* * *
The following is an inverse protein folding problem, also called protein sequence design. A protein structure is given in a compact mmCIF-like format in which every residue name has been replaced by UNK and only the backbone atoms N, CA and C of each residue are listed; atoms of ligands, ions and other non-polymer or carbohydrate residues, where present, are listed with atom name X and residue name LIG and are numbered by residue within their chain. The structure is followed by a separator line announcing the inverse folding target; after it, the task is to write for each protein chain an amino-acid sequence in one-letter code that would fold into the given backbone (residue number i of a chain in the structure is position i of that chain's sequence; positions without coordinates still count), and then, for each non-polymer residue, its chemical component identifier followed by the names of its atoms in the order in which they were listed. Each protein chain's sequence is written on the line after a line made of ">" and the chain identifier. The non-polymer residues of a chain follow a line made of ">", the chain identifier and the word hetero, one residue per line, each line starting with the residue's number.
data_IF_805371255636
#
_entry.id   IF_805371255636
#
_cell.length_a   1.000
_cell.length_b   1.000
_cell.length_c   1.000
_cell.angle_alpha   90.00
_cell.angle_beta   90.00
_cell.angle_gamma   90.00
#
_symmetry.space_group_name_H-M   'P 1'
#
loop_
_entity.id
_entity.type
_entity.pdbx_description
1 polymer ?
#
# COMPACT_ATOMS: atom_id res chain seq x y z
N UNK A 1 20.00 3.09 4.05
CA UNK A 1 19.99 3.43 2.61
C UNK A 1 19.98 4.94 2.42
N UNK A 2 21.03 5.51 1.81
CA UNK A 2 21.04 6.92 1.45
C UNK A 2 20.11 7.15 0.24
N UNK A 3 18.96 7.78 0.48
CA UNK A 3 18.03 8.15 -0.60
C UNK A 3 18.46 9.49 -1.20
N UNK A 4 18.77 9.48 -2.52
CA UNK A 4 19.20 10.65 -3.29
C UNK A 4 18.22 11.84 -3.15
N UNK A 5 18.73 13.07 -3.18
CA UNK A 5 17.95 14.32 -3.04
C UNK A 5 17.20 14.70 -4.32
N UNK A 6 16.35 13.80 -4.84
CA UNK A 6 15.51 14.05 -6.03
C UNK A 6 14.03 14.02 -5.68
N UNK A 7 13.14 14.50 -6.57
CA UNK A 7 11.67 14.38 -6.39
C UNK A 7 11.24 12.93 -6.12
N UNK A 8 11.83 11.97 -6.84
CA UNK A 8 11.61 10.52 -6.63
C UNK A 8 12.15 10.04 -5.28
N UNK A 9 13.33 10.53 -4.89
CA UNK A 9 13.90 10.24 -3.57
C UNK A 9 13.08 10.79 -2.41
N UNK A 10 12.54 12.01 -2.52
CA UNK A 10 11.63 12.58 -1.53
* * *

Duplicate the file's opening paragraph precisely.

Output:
The following is an inverse protein folding problem, also called protein sequence design. A protein structure is given in a compact mmCIF-like format in which every residue name has been replaced by UNK and only the backbone atoms N, CA and C of each residue are listed; atoms of ligands, ions and other non-polymer or carbohydrate residues, where present, are listed with atom name X and residue name LIG and are numbered by residue within their chain. The structure is followed by a separator line announcing the inverse folding target; after it, the task is to write for each protein chain an amino-acid sequence in one-letter code that would fold into the given backbone (residue number i of a chain in the structure is position i of that chain's sequence; positions without coordinates still count), and then, for each non-polymer residue, its chemical component identifier followed by the names of its atoms in the order in which they were listed. Each protein chain's sequence is written on the line after a line made of ">" and the chain identifier. The non-polymer residues of a chain follow a line made of ">", the chain identifier and the word hetero, one residue per line, each line starting with the residue's number.